.500 ball isn't exactly what most people would call "winning now," and as noted above, that's not getting Toronto to a playoff spot barring a collapse of epic proportions by all three teams ahead of them. (Not to mention the Cavs, who are only two games back of the Raps now.) To make a true push, this club needs to plug some holes including grabbing another big man and a legit back-up PG, and it's hard to see how either will be obtained without giving up some of the Raps promising youth.
Aaah yes, Terrence Ross and Jonas Valanciunas. (And Quincy Acy, to a lesser extent.)
The trio who played a total of seven minutes last night in the loss.
Anyone else think that box scores like last night's will be the norm for these three going forward?
While I could see Ross getting more playing time with Alan Anderson playing his way back into D-League form, it's hard to envision Jonas, and especially Quincy, getting much burn now that Andrea is back. Again, when you trade for Rudy Gay, the emphasis is likely on winning now, not developing the newcomers, so what does management and the coaching staff do with these two? It would one thing to give them spot minutes if the upside wasn't there, or the players in front of them were consistently winning games. Promising rookies often have to wait their turn on teams that are regular playoff contenders.
But again, it's a pretty big stretch to say that at this point regarding the Dinos.
And yet developing Ross and Valanciunas may come at the expense of winning games, and Bryan Colangelo needs wins on his resume to try and keep some of his acquisitions around long-term (not to mention help himself out contractually.)
Further, that "bright side" of losing games, acquiring a blue chip prospect via the NBA Draft Lottery as a reward for your team's malaise, isn't likely to be present this year either. Whoever may be slated to be chosen by the Raptors is almost certainly headed to Oklahoma City thanks to the Kyle Lowry trade last off-season.
A tough situation indeed.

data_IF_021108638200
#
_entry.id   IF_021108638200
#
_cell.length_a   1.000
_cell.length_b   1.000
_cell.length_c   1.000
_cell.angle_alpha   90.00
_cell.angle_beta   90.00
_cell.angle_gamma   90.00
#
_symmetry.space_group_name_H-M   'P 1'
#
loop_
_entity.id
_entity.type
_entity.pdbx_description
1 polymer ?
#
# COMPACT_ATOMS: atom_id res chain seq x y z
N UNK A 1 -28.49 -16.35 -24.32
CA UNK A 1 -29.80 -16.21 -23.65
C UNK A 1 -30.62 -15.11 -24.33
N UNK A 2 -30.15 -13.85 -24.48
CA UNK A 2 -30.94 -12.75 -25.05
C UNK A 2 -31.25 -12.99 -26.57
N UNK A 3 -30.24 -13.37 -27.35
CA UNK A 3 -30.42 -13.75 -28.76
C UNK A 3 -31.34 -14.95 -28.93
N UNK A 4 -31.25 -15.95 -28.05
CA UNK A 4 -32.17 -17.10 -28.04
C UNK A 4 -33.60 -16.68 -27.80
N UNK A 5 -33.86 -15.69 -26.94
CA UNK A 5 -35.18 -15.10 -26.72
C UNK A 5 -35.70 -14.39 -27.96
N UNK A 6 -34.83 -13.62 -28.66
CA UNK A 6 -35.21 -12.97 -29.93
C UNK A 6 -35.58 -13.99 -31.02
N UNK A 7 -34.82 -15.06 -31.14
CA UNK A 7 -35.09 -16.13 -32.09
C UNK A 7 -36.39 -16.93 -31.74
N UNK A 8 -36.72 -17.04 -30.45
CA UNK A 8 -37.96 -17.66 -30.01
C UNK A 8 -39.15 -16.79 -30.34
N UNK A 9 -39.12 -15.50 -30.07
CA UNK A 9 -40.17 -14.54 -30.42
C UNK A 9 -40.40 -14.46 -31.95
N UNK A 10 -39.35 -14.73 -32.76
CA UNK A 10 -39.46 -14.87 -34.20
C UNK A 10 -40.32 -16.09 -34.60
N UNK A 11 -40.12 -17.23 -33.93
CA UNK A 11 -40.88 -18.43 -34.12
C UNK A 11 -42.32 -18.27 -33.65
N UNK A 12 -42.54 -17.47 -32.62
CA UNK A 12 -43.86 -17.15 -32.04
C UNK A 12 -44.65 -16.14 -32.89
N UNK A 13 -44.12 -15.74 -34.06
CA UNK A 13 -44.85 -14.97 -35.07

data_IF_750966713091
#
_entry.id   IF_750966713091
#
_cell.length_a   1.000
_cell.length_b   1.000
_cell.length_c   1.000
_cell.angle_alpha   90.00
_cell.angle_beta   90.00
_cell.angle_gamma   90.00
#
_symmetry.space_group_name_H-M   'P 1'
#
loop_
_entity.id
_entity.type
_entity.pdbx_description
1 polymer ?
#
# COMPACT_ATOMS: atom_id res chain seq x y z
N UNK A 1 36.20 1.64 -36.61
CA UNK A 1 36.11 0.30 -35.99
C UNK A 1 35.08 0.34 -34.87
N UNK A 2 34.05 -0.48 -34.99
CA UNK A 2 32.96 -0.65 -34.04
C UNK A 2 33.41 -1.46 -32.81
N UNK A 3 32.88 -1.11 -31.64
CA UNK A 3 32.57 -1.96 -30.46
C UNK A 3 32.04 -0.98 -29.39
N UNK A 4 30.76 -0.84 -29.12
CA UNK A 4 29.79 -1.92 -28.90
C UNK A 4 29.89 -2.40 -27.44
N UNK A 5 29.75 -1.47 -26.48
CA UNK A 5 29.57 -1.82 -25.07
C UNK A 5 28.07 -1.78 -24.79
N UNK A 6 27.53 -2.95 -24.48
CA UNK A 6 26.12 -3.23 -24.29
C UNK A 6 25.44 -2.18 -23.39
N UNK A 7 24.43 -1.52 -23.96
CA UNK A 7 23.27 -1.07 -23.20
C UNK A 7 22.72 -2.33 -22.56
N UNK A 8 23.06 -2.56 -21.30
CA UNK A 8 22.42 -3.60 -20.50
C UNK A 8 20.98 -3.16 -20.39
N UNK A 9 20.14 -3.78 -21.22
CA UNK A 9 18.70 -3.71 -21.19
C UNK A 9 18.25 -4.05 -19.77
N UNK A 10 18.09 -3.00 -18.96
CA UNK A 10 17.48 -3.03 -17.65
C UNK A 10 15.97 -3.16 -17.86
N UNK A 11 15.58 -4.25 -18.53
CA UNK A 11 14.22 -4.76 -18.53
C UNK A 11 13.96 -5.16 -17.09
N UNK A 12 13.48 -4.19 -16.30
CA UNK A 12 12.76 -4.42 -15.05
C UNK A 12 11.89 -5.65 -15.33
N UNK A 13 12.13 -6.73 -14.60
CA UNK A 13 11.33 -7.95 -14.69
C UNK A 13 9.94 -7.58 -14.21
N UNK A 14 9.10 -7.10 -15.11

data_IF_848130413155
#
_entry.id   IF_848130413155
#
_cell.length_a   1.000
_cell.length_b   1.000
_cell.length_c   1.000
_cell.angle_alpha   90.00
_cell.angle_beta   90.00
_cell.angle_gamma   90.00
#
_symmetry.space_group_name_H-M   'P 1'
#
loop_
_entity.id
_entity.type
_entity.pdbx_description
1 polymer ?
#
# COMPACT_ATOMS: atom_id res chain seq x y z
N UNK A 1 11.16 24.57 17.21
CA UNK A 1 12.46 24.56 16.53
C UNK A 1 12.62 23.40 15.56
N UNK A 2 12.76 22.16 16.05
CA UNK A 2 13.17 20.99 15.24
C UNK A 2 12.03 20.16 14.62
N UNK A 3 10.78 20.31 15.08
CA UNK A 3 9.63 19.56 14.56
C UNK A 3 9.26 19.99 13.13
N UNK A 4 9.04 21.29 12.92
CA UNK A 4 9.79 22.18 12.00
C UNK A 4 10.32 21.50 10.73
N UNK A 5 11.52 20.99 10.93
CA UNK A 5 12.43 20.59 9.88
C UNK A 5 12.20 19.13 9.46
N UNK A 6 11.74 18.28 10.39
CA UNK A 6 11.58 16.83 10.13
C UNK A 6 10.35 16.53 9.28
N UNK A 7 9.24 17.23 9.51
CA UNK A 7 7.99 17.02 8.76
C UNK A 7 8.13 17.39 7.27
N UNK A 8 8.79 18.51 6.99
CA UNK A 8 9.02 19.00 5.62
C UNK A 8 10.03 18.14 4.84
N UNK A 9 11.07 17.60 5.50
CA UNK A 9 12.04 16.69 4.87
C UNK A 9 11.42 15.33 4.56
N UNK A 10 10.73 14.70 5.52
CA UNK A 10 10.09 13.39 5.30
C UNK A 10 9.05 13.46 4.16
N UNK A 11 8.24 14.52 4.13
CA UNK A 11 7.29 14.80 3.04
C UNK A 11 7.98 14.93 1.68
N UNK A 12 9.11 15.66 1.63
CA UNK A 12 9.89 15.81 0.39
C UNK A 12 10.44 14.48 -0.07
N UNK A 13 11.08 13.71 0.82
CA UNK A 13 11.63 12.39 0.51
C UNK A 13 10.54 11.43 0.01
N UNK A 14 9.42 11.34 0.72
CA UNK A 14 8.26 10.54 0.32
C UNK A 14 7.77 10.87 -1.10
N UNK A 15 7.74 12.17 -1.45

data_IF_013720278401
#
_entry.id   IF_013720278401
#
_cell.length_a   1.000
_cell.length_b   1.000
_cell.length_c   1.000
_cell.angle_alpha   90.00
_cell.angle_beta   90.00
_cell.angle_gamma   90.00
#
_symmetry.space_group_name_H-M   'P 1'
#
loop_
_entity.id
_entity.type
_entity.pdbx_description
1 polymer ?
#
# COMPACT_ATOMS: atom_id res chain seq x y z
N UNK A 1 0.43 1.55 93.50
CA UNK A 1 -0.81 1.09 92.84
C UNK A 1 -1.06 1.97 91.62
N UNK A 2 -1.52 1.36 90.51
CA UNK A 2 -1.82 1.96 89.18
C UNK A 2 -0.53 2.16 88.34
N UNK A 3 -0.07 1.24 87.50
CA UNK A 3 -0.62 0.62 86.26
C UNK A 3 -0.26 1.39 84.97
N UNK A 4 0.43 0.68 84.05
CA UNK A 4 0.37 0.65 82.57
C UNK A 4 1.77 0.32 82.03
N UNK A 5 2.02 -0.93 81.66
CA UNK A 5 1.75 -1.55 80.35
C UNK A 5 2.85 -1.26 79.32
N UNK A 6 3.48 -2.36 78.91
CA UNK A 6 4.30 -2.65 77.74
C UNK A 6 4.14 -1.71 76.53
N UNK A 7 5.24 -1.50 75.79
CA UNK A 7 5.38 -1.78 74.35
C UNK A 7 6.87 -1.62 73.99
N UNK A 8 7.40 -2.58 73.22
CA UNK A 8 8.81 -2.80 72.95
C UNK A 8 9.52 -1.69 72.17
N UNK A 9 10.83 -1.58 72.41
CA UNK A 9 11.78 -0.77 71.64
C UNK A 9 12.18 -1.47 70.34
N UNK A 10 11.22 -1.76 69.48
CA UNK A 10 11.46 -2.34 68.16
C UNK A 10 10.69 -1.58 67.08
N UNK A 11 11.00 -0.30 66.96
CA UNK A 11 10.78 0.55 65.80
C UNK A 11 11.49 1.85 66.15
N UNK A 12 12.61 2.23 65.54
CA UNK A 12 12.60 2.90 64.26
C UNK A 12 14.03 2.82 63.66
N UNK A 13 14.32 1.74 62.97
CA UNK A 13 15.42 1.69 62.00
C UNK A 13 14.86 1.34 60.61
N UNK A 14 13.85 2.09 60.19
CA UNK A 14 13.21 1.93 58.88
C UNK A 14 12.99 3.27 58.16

It's also one of the reasons I wasn't a fan of the Rudy Gay trade. To me, if you're going to make such a move, you need to be certain it truly puts your team on another level. Again, adding Gay while subtracting Ed and Jose (although there's no question BC had to try and move Calderon for something significant) doesn't qualify as that "next level" move in my books, especially when combined with the team's present financial obligations.
It's one thing to acquire Rudy Gay, knowing that you can then move some other pieces around to further increase the trade's impact.
It's another when you then need to figure out how to unload another $41.5M or so in the salaries of Andrea Bargnani, Linas Kleiza and Landry Fields.
The situation in fact feels a lot to me like the end of the 2009-10 season. The team needed to give minutes to youngsters like DeMar DeRozan, Amir Johnson and Sonny Weems, but continued to roll out Hedo Turkoglu, their big off-season prize, and others like Antoine Wright and Rasho Nesterovic to try and scratch together enough wins to make the playoffs.
We know how the story ended.
The team won 40 games, but failed to make the playoffs and the rebuild project was soon in full swing.
Bryan Colangelo certainly doesn't want to go through another rebuilding exercise so it's going to be very interesting to see what moves he makes over the next couple weeks, if any.
Can he move a bench wing to address the back-up point guard spot? Does he look for another big man to make-up for the loss of Ed Davis? Does he sit tight and hope the current roster is enough to still make a run?
Of course it's important to note though that "sitting tight" wouldn't necessarily mean he's happy with his current roster.
A lack of transactions come trade deadline day could simply mean that once again, Colangelo has boxed himself in, unable to move forward or back, left to sit and watch, hoping his succession of reactive moves finally gets this moribund franchise going in the right direction, something that hasn't happened since his first year in Toronto.